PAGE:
3. August 2012 12:32
The DH and the ABPI aim to achieve a new pricing system for branded medicines that reduces bureaucracy whilst being affordable, sustaining and responsive to the future needs of the NHS.
A joint statement from the two said that negotiations to replace the existing Pharmaceutical Price Regulation Scheme (PPRS) will begin next month and will include value-based pricing (VBP).
The two insist they are “committed” to reaching a new agreement that gives “patients better access to the most effective medicines”.
The new pricing scheme will cover the majority of branded drugs which will enter the market before 2014. It will operate under a similar but “evolved framework” to the existing PPRS.
However, the Government and the ABPI believe it is “important” for the new arrangement to provide “stability and predictability in the new framework” to ensure the NHS and the pharmaceutical industry manage financial and investment plans.
The statement said it is “vitally important” to continue the supply of innovative treatments to NHS patients and the ABPI “welcomes” value-based pricing alongside a renewed PPRS to “support this goal”.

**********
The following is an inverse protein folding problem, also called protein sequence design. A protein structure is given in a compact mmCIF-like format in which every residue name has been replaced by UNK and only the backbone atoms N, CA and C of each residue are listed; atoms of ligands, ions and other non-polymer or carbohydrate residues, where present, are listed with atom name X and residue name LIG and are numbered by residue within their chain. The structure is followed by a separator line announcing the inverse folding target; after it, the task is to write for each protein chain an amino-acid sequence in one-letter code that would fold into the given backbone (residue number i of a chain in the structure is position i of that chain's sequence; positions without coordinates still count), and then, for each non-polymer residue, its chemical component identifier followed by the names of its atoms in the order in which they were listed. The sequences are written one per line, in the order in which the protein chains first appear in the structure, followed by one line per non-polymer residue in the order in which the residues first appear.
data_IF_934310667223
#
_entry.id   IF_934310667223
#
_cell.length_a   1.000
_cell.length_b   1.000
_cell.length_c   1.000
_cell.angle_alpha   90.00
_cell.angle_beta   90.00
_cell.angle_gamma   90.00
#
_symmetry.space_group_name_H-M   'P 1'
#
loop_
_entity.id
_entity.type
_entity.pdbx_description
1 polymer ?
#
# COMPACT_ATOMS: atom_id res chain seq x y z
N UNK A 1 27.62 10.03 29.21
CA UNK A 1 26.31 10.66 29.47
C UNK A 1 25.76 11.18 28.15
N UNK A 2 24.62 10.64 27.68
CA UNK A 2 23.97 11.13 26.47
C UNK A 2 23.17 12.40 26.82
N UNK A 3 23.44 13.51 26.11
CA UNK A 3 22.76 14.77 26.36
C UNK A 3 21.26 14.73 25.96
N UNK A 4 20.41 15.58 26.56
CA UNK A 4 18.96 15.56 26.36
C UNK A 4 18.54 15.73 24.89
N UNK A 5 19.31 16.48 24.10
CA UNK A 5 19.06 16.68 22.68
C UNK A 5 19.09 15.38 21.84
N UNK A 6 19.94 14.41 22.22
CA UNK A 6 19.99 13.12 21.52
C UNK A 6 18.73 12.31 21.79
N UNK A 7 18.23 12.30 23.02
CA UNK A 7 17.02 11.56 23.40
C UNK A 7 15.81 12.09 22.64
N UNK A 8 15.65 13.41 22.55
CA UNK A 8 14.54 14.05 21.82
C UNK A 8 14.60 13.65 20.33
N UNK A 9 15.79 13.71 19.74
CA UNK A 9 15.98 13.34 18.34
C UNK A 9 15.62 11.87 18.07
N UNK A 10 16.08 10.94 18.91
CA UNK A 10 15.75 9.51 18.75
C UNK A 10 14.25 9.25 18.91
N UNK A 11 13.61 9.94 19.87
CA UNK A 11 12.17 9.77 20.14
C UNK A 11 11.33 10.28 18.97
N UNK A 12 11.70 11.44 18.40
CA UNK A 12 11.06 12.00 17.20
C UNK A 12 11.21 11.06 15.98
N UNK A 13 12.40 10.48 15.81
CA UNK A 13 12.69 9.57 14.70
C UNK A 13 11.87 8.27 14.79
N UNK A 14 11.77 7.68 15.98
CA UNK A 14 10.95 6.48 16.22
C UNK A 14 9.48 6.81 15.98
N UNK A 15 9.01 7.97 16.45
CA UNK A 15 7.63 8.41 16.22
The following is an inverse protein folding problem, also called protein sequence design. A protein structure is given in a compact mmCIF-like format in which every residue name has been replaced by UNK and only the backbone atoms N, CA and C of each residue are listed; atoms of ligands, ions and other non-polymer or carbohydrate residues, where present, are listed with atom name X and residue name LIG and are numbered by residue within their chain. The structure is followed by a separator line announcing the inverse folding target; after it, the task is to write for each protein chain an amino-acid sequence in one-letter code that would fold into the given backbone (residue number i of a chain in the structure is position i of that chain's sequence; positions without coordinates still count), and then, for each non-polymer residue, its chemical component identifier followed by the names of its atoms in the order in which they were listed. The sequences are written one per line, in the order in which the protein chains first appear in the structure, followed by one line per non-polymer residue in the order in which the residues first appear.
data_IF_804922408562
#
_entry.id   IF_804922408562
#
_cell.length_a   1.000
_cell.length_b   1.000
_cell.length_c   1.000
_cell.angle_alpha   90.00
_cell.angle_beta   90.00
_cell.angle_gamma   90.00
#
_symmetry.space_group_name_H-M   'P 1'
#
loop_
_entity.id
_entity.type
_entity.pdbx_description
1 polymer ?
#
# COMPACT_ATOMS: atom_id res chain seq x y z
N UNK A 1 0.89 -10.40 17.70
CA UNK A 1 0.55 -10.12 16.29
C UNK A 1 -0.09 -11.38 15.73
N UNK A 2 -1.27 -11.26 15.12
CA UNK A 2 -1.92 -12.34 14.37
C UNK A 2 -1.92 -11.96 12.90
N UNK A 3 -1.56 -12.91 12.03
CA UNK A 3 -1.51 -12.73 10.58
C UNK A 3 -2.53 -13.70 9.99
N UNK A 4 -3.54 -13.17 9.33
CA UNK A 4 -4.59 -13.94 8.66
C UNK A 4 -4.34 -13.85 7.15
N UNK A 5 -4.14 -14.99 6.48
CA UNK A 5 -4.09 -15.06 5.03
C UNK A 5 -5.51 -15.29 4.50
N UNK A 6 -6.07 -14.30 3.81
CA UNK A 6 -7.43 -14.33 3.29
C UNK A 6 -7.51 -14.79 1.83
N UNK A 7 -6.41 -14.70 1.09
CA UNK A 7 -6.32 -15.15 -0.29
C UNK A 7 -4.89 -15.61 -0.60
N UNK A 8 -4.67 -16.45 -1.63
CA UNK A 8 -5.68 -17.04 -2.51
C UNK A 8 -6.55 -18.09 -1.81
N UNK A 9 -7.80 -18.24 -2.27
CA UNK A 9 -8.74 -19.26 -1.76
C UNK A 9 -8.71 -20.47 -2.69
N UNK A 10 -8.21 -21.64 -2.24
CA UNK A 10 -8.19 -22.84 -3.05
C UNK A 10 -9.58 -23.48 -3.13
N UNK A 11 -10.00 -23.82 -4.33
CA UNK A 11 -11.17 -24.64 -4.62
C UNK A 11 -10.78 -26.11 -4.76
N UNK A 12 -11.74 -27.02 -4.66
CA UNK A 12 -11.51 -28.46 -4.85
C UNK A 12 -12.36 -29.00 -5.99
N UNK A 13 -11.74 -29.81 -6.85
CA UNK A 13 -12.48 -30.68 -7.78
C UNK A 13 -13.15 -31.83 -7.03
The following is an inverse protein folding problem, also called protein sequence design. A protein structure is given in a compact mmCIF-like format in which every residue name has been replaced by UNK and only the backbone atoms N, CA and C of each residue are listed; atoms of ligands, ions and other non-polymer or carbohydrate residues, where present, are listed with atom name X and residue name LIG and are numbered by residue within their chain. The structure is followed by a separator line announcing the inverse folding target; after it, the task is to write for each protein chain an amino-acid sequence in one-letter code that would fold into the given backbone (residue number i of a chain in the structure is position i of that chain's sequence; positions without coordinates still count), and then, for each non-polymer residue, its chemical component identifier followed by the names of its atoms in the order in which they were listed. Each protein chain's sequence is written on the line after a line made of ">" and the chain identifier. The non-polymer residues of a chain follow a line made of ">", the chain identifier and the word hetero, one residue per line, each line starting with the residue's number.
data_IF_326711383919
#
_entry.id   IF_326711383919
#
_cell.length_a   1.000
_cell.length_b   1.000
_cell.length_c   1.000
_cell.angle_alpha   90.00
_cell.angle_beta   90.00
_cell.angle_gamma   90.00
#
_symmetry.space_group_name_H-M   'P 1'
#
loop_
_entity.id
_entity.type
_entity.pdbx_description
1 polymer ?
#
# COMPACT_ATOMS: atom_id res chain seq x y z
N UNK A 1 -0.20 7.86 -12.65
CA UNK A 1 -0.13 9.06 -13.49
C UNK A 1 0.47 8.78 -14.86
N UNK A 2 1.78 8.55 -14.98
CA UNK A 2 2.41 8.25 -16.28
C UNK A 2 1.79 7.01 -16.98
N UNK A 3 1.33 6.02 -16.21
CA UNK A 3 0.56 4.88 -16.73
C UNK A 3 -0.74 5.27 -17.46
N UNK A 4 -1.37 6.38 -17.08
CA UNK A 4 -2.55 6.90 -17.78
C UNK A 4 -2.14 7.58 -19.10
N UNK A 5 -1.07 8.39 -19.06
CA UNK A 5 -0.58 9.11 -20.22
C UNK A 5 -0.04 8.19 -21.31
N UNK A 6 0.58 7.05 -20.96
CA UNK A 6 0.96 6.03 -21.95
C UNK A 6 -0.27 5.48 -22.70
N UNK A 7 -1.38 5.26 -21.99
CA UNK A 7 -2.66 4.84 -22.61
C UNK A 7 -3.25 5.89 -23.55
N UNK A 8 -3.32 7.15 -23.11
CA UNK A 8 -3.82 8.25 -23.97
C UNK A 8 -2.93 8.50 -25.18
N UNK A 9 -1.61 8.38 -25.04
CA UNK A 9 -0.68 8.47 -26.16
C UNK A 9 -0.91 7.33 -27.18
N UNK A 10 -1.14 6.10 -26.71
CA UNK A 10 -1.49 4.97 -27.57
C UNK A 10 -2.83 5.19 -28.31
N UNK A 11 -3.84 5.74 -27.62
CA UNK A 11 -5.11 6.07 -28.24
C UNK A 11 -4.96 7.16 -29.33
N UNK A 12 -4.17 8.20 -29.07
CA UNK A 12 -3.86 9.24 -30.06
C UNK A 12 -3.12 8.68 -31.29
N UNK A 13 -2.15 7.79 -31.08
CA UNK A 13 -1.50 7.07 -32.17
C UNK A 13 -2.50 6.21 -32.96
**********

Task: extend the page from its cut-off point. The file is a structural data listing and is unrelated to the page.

Therefore, the statement said, VBP will be introduced in a “planned and progressive way” to focus on new medicines entering the market from 1 January 2014.
The Government aims to ensure the assessment of new medication is conducted as fully and early as possible for pharmaceutical companies to “predict well in advance” how products will “fare”.
The updated PPRS will also include a “statutory scheme” for companies that choose not to participate in the voluntary agreement.
1. August 2012 09:55
Prescribing costs fell last year as measures to reduce the amount spent on medication began to have an impact, new data shows.
Figures from the Information Centre show there was a reduction in spending by a third of a per cent compared to 2010.
The Department of Health praised the efforts of doctors in reducing medicines spend but said further progress could still be made in this area.
Research found that a total of 962 million prescriptions were dispensed in community pharmacies in England last year at a cost of £8.831bn.
However, this total was down on the £8.834bn spent 12 months before.
The reduction in overall spend followed a reduction in the mean net ingredient cost of the average prescription falling from £9.53 to £9.16. Reduced drug tariff prices and smaller payments to pharmacists also contributed.